How Much Moonshine Is Legal In Georgia??

Is it legal to distill alcohol without possession of a commercial distiller’s permit or a fuel alcohol permit?


2010 Georgia Statutes Section 3-3-27(a)(1) provides that “a) No person knowingly and intentionally shall: (1) Distill, manufacture, or make any distilled spirits, except as permitted by this title…”

Is it illegal to make your own moonshine?

Federal Distillation Laws. Federal law states that it is legal to own a still of any size. However, be advised it is illegal to distill alcohol without having either a “distilled spirits permit” or a “federal fuel alcohol permit.” It does not matter if the alcohol is for personal use only, not for sale, etc.

In what states is moonshine legal?

Tennessee was the first to legalize the white liquor, then states like Kentucky, Alabama, Georgia, and South Carolina soon followed. That’s why you can get a first-hand glance at the Ole Smoky Moonshine distillery in Tennessee, then belly up to the tasting bar for a free taste of the white lightning.

Is it illegal to possess moonshine?

You can make small quantities of beer and wine for personal consumption, just not moonshine. It is illegal to possess or transport alcohol upon which the U.S. taxes haven’t been paid in the state. Virginia code says it’s also illegal to possess distilleries or distilling apparatus without a permit.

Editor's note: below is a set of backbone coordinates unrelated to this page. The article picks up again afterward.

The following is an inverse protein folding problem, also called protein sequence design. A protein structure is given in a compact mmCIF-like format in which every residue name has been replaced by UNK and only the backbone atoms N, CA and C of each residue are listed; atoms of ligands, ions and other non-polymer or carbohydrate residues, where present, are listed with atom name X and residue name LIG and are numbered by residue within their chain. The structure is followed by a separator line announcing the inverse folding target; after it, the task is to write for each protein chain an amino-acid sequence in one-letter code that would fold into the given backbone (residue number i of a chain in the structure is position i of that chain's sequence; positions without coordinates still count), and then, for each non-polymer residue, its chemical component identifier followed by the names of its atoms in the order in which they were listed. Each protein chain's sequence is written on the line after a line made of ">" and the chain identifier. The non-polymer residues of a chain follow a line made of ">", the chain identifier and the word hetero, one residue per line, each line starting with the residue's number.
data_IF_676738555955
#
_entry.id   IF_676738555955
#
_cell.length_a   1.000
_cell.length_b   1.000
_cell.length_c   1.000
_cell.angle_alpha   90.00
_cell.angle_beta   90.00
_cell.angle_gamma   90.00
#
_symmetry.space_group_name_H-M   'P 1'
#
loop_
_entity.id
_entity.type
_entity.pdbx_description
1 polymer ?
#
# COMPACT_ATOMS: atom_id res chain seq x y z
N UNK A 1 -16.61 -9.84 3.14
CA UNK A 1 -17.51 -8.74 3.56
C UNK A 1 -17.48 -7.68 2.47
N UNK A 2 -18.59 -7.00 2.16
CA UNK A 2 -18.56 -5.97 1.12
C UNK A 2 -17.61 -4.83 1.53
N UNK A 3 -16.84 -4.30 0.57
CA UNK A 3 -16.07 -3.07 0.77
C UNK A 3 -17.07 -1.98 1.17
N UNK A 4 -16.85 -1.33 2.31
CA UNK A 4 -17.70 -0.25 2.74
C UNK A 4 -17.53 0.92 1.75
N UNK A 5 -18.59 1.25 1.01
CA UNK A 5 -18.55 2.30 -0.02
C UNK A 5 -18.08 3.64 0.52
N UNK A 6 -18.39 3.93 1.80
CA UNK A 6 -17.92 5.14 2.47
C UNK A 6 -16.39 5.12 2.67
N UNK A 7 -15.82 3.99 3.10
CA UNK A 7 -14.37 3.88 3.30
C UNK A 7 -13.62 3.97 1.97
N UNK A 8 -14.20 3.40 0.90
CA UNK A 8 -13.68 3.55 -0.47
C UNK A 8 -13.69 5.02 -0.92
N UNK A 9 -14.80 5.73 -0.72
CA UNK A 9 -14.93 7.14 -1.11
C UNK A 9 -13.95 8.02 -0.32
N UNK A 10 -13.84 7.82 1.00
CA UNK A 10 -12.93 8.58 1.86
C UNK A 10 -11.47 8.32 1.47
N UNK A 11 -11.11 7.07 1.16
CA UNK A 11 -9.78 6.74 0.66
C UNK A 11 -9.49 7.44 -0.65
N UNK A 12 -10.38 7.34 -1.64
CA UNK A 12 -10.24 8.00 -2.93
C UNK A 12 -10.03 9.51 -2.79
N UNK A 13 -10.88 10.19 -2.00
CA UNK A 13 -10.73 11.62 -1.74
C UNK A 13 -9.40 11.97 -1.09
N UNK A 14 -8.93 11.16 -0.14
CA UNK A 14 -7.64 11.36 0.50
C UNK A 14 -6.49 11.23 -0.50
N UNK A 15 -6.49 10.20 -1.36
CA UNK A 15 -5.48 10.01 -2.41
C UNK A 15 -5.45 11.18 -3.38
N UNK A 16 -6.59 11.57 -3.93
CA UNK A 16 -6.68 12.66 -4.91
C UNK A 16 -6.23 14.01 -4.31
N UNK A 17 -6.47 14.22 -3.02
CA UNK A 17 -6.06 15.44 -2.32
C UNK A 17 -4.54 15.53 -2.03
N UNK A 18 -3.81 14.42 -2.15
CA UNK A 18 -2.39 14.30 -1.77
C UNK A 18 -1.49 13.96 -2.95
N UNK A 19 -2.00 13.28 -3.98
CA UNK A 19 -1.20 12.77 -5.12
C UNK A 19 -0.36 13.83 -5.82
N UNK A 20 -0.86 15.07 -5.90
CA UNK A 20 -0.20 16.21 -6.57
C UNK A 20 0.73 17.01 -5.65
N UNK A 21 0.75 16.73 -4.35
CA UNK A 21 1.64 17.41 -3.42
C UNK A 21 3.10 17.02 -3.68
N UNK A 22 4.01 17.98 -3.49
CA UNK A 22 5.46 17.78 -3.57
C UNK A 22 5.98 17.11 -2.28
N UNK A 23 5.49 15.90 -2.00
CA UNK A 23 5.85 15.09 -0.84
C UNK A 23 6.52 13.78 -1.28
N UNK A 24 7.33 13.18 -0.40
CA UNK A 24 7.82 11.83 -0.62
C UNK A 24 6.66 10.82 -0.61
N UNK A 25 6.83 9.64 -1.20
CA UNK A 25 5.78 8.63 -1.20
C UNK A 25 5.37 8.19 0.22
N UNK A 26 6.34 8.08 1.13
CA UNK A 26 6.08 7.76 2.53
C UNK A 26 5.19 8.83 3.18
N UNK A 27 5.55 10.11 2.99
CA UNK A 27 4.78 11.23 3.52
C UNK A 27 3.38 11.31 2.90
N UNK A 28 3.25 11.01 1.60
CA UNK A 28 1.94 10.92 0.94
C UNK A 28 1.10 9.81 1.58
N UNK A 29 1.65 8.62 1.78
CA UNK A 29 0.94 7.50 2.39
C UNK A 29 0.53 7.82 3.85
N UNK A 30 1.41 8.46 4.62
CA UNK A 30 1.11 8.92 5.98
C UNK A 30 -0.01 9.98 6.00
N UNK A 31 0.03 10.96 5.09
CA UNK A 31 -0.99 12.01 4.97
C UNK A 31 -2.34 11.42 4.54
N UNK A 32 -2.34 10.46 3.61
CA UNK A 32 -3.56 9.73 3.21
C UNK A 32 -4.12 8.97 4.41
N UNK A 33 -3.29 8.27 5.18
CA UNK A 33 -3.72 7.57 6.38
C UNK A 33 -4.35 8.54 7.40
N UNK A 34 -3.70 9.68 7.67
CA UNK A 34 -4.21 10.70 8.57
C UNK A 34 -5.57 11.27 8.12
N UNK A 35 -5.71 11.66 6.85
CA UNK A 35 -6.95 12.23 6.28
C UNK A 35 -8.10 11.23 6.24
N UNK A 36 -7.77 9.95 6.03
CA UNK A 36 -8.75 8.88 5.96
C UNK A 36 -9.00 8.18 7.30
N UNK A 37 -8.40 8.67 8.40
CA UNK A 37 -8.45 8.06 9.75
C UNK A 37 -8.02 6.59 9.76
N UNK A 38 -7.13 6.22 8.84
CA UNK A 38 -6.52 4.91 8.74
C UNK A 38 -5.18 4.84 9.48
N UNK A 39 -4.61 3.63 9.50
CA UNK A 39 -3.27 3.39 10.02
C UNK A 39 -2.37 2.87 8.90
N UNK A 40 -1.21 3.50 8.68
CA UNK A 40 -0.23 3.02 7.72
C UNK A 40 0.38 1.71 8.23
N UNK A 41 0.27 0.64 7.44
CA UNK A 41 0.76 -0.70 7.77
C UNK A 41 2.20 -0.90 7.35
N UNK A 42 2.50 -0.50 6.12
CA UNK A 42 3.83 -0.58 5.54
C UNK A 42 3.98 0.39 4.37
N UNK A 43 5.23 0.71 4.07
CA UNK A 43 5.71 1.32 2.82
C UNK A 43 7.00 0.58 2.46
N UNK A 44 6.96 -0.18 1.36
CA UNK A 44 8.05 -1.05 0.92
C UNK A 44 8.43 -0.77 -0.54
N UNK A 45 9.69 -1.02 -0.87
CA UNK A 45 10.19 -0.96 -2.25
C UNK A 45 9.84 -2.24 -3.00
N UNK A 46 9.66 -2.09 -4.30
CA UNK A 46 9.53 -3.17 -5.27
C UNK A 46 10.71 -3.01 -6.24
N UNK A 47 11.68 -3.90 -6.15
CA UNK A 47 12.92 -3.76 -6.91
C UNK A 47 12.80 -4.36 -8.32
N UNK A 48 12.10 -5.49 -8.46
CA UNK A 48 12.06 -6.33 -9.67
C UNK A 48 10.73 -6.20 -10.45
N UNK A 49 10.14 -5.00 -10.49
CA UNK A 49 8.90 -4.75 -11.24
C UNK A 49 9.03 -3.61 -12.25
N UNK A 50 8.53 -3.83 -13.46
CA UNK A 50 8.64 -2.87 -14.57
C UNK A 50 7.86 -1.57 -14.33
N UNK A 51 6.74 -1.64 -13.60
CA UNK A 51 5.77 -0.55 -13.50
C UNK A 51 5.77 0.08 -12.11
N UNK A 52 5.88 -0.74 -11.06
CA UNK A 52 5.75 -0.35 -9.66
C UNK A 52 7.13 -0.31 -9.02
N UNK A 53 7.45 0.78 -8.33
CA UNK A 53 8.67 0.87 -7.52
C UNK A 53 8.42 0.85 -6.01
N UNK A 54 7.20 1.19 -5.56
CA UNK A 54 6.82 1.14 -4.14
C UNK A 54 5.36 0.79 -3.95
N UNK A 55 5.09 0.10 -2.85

Can you own a still in Georgia?

In the state of Georgia it is legal to own a still as long as the still is not used to distill spirits or to manufacture moonshine. A still can be owned and operated to distill water, essential oils, vinegar, etc. As long as the end product is not ethanol.

How many gallons of moonshine is legal?

While most states prohibit home moonshining, state laws sometimes conflict with federal law. In Missouri, for example, a person 21 or over may produce up to 100 gallons of spirits per year for personal consumption without a permit.

Photo in the article by “Wikimedia Commons”,_State_of_Georgia,_United_States_of_America;_including_numerous_incidents_of_more_than_local_interest,_1540-1922_(1922)_(14796629803).jpg